• funding from the Multilateral Fisheries Treaty and related agreements (US flagged purse seine vessels to fish 8,300 days in the region in return for a payment of $90 million made up by tuna fishing industry and US-Government contributions) (wiki)
  • commemorative and bullion coins (minted in Australia)
  • internet royalties (this is incredible -- the agency that administers domain names just happened to give Tuvalu its own domain: ".tv." I can't make this up. Tuvalu earns over $2 million by leasing the rights to its designated higher-level internet domain name: “.tv”. To media companies in the U.S. and elsewhere, the appeal of having websites with the “.tv” suffix for your television properties is obvious. The domain is managed by Verizon subsidiary dotTV, of which Tuvalu owns 20%
  • stamps: the Tuvalu Philatelic Bureau issues stamps and first day covers for stamp collectors around the world; the Bureau issued its first stamps in 1976, the same year Tuvalu gained its independence and the first year the country minted bullion coins (the coins are minted in Australia; Tuval simply collects the royalties) 
I have some "unique" Tuvalu coins. I knew the Australian-minted Star Trek one-ounce silver coins would be in high demand, and they are. I bought mine at an average price of $27. They are now no longer available from "primary sources." One can find them at significantly higher prices at "second sources" like eBay and Amazon. Although if you wait awhile, they will trend back toward $27. I have found that, generally, these "unique" coins actually lose value as interest wanes (there are exceptions).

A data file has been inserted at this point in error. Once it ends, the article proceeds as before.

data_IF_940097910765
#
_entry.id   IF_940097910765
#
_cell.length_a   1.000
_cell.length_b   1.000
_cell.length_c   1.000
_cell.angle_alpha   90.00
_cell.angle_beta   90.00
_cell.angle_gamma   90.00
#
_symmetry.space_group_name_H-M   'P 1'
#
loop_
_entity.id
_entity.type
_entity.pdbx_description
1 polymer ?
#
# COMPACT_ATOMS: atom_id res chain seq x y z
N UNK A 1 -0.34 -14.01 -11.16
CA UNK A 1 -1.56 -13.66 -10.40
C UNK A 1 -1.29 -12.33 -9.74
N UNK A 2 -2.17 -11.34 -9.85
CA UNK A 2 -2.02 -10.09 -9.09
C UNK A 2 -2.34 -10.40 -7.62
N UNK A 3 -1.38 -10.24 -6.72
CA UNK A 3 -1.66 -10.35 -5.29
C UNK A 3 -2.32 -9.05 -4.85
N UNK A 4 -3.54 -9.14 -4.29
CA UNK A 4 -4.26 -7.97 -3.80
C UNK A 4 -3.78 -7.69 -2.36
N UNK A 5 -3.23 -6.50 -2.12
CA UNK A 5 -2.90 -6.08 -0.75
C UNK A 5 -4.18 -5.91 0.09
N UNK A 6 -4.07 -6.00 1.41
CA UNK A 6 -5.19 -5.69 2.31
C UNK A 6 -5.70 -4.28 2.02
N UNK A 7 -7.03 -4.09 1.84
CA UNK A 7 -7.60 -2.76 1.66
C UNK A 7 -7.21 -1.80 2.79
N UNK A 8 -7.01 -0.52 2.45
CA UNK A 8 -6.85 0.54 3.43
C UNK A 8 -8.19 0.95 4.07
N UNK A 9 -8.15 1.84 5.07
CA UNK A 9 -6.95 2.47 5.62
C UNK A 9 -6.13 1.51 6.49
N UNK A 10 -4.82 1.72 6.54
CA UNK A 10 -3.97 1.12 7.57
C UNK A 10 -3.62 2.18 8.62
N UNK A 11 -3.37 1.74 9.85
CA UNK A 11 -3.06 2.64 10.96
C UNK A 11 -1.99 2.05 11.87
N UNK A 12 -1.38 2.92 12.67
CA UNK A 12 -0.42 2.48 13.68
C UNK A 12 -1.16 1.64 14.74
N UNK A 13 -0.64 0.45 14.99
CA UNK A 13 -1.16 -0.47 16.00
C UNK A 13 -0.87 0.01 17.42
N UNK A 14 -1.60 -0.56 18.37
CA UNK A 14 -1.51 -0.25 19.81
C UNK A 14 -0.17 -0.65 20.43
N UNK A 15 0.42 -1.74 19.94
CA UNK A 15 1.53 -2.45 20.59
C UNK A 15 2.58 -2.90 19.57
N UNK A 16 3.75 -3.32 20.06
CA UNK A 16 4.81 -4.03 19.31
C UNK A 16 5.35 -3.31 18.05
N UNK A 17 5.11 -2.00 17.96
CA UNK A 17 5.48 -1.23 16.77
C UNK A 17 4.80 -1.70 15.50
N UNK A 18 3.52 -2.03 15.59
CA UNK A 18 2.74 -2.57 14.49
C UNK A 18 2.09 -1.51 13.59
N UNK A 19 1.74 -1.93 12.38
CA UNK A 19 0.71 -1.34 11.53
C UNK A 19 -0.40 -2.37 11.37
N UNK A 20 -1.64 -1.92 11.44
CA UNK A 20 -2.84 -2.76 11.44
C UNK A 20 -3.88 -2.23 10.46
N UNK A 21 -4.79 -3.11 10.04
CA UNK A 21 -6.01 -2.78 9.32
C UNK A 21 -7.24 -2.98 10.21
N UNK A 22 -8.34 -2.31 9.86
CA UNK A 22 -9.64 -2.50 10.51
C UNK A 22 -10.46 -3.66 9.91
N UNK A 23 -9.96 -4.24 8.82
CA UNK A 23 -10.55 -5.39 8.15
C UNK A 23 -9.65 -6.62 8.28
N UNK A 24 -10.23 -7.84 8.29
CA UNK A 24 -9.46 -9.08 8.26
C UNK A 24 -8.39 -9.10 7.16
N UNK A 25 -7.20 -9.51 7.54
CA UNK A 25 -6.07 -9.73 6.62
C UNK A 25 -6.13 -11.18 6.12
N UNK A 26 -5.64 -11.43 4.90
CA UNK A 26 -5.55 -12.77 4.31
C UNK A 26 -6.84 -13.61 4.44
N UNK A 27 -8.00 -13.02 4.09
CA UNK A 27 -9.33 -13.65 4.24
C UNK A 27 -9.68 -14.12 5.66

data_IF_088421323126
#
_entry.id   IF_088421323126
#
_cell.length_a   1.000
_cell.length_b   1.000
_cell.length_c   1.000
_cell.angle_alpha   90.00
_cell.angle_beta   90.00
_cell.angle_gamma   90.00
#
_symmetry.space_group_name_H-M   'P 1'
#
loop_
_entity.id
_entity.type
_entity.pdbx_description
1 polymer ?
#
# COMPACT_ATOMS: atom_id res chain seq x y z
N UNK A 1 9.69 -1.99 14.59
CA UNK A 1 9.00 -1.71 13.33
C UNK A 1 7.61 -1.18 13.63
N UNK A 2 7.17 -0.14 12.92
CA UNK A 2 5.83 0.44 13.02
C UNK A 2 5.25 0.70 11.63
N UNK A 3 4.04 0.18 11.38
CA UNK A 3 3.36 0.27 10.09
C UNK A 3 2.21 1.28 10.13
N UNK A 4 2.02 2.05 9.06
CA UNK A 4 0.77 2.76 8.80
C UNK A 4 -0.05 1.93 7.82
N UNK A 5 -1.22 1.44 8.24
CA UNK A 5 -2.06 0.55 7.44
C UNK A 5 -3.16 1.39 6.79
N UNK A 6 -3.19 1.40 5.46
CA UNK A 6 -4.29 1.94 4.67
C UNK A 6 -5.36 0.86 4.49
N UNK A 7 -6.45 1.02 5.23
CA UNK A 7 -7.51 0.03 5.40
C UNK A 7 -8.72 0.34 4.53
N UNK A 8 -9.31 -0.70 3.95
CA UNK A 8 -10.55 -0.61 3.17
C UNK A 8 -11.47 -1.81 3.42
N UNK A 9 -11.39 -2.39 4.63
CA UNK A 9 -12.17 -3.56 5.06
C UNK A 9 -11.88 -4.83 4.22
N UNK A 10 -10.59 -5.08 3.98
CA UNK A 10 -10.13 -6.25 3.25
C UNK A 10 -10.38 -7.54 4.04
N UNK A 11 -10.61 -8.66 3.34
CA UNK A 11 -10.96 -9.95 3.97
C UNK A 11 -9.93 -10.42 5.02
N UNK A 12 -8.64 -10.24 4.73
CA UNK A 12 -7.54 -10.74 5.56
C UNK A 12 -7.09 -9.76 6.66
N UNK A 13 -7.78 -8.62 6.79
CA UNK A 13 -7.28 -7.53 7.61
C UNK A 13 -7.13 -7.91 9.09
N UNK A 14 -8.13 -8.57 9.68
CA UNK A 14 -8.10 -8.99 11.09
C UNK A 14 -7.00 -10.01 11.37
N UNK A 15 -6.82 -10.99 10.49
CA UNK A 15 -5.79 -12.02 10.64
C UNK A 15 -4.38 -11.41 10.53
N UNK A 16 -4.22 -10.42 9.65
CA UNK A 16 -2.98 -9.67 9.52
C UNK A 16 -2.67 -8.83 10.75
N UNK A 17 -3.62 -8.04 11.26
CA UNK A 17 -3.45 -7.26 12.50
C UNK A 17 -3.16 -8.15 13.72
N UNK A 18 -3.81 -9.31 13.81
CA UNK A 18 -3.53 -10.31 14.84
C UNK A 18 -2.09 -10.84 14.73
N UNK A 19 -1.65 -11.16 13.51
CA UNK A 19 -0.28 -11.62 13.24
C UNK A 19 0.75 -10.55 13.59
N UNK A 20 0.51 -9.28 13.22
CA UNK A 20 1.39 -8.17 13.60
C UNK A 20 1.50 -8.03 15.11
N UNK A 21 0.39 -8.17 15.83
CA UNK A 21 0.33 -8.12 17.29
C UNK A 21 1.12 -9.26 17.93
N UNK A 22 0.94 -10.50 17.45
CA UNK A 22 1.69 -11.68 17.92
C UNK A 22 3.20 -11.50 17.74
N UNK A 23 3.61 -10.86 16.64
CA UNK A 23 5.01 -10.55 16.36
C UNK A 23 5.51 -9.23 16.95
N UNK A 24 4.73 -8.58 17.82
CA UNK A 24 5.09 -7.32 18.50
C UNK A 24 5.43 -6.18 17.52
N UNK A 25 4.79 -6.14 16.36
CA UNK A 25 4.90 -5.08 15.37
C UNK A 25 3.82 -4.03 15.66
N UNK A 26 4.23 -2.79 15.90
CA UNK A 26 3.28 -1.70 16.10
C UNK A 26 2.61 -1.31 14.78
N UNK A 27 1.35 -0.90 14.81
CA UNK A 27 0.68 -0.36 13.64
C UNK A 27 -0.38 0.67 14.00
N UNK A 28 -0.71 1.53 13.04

Because these are minted in Australian (and marketed as "Australian coins") they sell; my hunch is that if they were marketed as "Tuvalu" coins they would not sell. I assume serious collectors avoid these; speculators buy them and flip them. I could be wrong. Just an opinion.

Anyway, at least for me, the dots between the UN, the greenies, and Tuvalu have now been connected.

Primary suppliers: out of stock --

Secondary sources have them in large amounts:

From a post just a few days ago:

Island Rising!


February 10, 2018: from JoanneNova --

Original Post 

The poster-child island for "anthropogenic global warming sea rising" or AGWSR for short -- is growing. I can't make this stuff up. From
The Pacific nation of Tuvalu—long seen as a prime candidate to disappear as climate change forces up sea levels—is actually growing in size, new research shows.
Has the UN sent Tuvalu that $50 billion -- mostly from US taxpayers -- to save themselves from rising seas yet?

Back To Basics -- February 22, 2018

Wow, I talked about this years ago and this is the first time I've seen someone else mention it.

From Mike Filloon today over at SeekingAlpha:
I personally like the use of short laterals because geology is precious and should be treated as such. Operators are getting better at stimulating the toe on two-mile laterals, but there is still a decrease in production the further completions are from the kick off point. 
More at the link, of course.

Disclaimer: this is not an investment site. Do not make any investment or financial decisions based on what you read here or what you think you might have read here. 

Jobless Claims: 45-Year-Low; Drops 7,000 From Previous Week; 222K Versus 230K Expected -- MAGA -- February 22, 2018

My, oh, my -- jobs: US weekly jobless claims total 222 vs 230,000 expected. At 45-week low

Back To The Bakken

Active rigs:

Active Rigs554339127187

RBN Energy: refined-product delivery and storage infrastructure in Mexico, part 4.